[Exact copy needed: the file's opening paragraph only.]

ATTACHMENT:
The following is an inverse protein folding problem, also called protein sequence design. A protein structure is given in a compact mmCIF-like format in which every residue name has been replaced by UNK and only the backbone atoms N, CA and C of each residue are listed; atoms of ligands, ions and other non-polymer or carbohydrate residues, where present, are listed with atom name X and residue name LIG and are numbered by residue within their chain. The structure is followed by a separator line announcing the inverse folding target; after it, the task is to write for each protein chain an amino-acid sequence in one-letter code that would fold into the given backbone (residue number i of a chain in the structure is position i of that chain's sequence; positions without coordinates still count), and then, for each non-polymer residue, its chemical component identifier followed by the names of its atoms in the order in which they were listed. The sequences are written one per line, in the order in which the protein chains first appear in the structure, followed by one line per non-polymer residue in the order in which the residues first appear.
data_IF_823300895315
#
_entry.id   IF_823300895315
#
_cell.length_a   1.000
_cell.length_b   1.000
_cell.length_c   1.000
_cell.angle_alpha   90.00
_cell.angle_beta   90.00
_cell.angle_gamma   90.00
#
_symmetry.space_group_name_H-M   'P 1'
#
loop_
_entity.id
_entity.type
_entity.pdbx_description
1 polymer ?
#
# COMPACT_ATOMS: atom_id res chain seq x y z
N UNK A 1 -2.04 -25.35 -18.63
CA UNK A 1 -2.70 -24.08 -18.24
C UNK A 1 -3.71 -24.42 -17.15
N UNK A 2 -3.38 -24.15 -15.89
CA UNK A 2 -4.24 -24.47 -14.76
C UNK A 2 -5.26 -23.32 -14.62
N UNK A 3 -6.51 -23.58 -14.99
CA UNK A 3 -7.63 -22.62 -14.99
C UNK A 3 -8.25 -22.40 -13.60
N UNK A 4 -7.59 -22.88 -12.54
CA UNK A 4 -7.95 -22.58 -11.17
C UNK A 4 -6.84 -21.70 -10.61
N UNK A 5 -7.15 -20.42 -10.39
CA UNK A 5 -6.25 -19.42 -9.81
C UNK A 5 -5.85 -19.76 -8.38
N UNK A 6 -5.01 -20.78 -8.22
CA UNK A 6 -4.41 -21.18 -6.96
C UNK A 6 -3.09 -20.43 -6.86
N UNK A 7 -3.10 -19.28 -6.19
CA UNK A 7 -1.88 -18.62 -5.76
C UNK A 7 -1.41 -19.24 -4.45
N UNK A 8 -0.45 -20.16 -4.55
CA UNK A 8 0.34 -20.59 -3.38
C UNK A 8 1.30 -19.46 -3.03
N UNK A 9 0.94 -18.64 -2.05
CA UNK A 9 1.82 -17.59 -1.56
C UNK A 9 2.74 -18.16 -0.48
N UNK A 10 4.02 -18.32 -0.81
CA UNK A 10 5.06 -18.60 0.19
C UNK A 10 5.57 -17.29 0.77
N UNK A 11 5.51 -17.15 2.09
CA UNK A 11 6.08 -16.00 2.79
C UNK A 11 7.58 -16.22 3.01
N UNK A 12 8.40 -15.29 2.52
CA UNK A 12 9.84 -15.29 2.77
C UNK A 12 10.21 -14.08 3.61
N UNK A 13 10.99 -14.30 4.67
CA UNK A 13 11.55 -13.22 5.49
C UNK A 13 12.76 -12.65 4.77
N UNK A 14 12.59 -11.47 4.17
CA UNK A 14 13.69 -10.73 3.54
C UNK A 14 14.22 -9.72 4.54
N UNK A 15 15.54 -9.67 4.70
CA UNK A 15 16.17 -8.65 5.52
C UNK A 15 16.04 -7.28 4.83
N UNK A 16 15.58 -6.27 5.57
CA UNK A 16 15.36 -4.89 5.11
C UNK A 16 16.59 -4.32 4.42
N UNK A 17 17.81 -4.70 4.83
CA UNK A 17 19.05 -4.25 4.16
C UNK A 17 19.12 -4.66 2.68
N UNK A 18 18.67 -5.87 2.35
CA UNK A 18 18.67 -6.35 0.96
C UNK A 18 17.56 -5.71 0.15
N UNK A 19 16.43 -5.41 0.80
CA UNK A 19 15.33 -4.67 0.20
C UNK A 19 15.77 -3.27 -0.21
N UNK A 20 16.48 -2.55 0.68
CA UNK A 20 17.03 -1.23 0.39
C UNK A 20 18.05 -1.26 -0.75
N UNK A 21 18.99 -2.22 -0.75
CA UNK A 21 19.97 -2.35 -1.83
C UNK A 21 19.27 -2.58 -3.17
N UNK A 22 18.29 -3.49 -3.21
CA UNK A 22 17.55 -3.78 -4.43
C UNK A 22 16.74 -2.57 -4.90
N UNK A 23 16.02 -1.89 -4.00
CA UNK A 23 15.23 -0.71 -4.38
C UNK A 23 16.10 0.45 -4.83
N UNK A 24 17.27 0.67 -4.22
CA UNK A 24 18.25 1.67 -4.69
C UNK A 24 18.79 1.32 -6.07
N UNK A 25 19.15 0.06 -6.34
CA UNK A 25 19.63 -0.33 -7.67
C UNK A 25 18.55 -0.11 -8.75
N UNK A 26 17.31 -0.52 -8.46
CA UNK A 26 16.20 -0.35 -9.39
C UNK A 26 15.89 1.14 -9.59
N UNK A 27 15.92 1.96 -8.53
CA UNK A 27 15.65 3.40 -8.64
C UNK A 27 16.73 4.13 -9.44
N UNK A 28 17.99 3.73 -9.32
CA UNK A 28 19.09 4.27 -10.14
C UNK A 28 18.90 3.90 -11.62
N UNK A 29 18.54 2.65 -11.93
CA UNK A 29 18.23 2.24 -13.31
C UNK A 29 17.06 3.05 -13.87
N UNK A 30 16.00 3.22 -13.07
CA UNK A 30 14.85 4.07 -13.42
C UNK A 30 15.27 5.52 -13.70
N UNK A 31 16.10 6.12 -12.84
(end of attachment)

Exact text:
The following is an inverse protein folding problem, also called protein sequence design. A protein structure is given in a compact mmCIF-like format in which every residue name has been replaced by UNK and only the backbone atoms N, CA and C of each residue are listed; atoms of ligands, ions and other non-polymer or carbohydrate residues, where present, are listed with atom name X and residue name LIG and are numbered by residue within their chain. The structure is followed by a separator line announcing the inverse folding target; after it, the task is to write for each protein chain an amino-acid sequence in one-letter code that would fold into the given backbone (residue number i of a chain in the structure is position i of that chain's sequence; positions without coordinates still count), and then, for each non-polymer residue, its chemical component identifier followed by the names of its atoms in the order in which they were listed. The sequences are written one per line, in the order in which the protein chains first appear in the structure, followed by one line per non-polymer residue in the order in which the residues first appear.